31 March 2014

Farm Life

In the past several weeks, my love for  agriculture, my innate connection to the land, and my appreciation for how this system was designed to co-exist continues to deepen.

Spring is well on it's way, and plenty behind, in my book.  I remember last year towards the end of February putting compost in the garden and being harassed by a guy we know for getting out there too early - before the last frost.  Little did he know that digging in the garden is a love of mine.  As it's been warming up, I've been watching the two-feet deep pile of snow slowly wither away.  Again, I find myself daily looking at the garden, eager to dig my hands into the cool moist earth that will soon enough be growing something - hopefully more edible things than weeds!

Last week, a friend at the office told me about a book he'd been reading and how it made him think of me.  I asked him to borrow the book.  I couldn't believe the similarities.  Greg was spot on in his comparison.  Even when I read a chapter that I didn't think fit me, I stoppped long enough to realize that I am just like Lily and don't want to kill an animal.  I finished the book in four days.  Which you can totally tell by the way my house is in disarray.

Reading was done after the kids go to bed and I had forgotten how much I love to read a book.  I just can't get into reading them on my phone.  I like the old fashioned book.  Saturday morning when the kids started stirring, I put my book down. After a quick breakfast, we headed outside.

Our farm consists of little activity with livestock and crops but lots of dreams.  The pasture that was once inhabited by a horse and goat and will soon be home to cattle, was actually our  baseball field.  I figured it was the best area to bask in the sunshine while we chased two soccerballs and got distracted by the pond in the bottom of the pasture.  While the kids played in what is actually a puddle, yet they call it a pond, I walked down through the tall weeds to see if our drainage area was ponding water as it occassionally does.  Walking through tall dead grasses while the earth squished underneath my feet was just about as perfect as the kids' pond they found.  Our acreage is my own little slice of a farm that will be home to egg-laying chickens in addition to the dogs and cats that have long roamed the lawn.  The small patch of lawn which became home of the dog's "land mines" this winter isn't worth mowing and should get turned into a native prairie flower planting when the soil awakes from it's slumber. The trees, the fire pit, the hammock, oh how I look forward to those things.  We love this warming trend and look forward to summer.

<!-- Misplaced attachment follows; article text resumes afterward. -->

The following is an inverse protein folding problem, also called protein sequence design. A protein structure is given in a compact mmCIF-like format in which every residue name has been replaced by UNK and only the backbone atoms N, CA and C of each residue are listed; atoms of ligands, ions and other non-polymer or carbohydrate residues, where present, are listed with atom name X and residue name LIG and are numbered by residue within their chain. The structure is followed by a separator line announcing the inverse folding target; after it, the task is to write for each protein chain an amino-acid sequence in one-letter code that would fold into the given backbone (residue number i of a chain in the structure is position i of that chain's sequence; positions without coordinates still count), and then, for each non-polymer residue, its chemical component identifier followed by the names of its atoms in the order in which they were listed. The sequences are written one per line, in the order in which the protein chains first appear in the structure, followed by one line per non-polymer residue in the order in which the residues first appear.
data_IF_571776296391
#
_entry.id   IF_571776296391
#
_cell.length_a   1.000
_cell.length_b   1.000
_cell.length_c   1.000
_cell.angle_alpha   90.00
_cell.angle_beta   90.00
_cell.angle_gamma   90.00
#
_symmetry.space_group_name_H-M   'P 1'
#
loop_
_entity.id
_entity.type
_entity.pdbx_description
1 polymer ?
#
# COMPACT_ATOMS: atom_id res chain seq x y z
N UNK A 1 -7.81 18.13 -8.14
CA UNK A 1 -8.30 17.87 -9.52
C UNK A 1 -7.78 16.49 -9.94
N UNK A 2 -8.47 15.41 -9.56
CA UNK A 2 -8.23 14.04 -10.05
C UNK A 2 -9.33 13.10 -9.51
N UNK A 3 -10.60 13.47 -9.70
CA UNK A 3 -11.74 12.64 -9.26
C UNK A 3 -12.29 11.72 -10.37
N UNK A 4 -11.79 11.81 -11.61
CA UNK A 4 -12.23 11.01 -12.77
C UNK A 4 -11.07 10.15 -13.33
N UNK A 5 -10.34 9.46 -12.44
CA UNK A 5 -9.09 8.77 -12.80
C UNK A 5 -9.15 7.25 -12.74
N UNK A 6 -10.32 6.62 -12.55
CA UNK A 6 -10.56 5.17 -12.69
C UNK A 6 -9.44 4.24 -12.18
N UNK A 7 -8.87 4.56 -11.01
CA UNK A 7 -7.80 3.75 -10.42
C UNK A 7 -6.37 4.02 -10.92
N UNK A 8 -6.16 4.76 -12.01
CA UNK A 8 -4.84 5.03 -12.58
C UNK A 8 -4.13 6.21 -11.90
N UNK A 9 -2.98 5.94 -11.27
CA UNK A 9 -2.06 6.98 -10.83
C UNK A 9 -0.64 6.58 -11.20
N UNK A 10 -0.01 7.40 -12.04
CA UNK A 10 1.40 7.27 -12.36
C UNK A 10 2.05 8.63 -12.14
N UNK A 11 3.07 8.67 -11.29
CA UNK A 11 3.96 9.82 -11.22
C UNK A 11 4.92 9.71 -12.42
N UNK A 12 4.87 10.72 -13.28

In the mean time, I have plenty of outside adventures for work.  I love being outside with a farmer who loves his land too.  Not all of them do by the way, so it's extra special to work with people who care.  This past week I worked with one of my favorite clients.  We get business done, usually argue about at least one thing telling each other what we think and both of us learn something in the process.  Today's discussion (we don't really argue) was whether he's a farmer or not.  I'm not going to re-hash the conversation that we had to day as we slogged through soft mud tromping all over the farm cause I think we were both right.  As we crossed one rivine and climbed up the hill to the edge of the woods, then sliding around as we stepped, moved across the farm to the pond and then on the grassy lane where we sank in the drifted piles of snow still hanging on, I learned something.  You don't have to be a "farmer" whether you use my definition or his, to live the farm life.  You can be a rural landowner living on an acreage and working in an agriculture environment where I choose to invest myself in everything I do for a person to live the farm life.  You can be the landowner who cares for the waterways, and ponds, run a large business that works on farms, but never plants an acre of crop either and still live the farm life.  

I love this rural area where I live.  Statistics say the towns are dying.  And they are to an extent but they're rich in history.  People in these communities still love their neighbors.  

Today alone I saw how people around here still how good old fashioned neighborly love for each other.  The farmer and I finished up in the field just before 1:00pm.  Having left my breakfast at home I was ready to eat.  Suggesting he grab a bite with me in town, I agrued with him about not buying my food.  Chivalrous, generous, or whatever it was, it was nice that he thought it only right to buy my food.  (However, he also learned that I can't take gifts at work and would prefer to pay for my own $5.00 burger and fries.  When it came time for violin lessons and I was double scheduled with a conference call, Bethany's violin teacher let her stay after practice at her house while we finished our call.  And then tonight, when Ryan got called to do a late night surgery on a dog's guts and needed an extra hand, his buddy was willing to take the time to assist.  

With the wind howling outside, and the house otherwise quiet as it gets, I thank God for where I am.  Who knew that this town kid turned country girl would love it so much where God got His fingers dirty as He planted me right here in the middle of farm life where the high heels have long been gone from my closet and replaced by yet another pair of cute boots.  Where watching my husband pull a calf with his strong arms and back is sexy.  Where chatting with a farmer friend about the calving season is a favorite conversation.  Where walking a farm, even if in the mud, makes my day.  Where I come home to children who want to run down the long lane and play oustide in the yard letting their bare feet touch the cool earth.  This is my home.  

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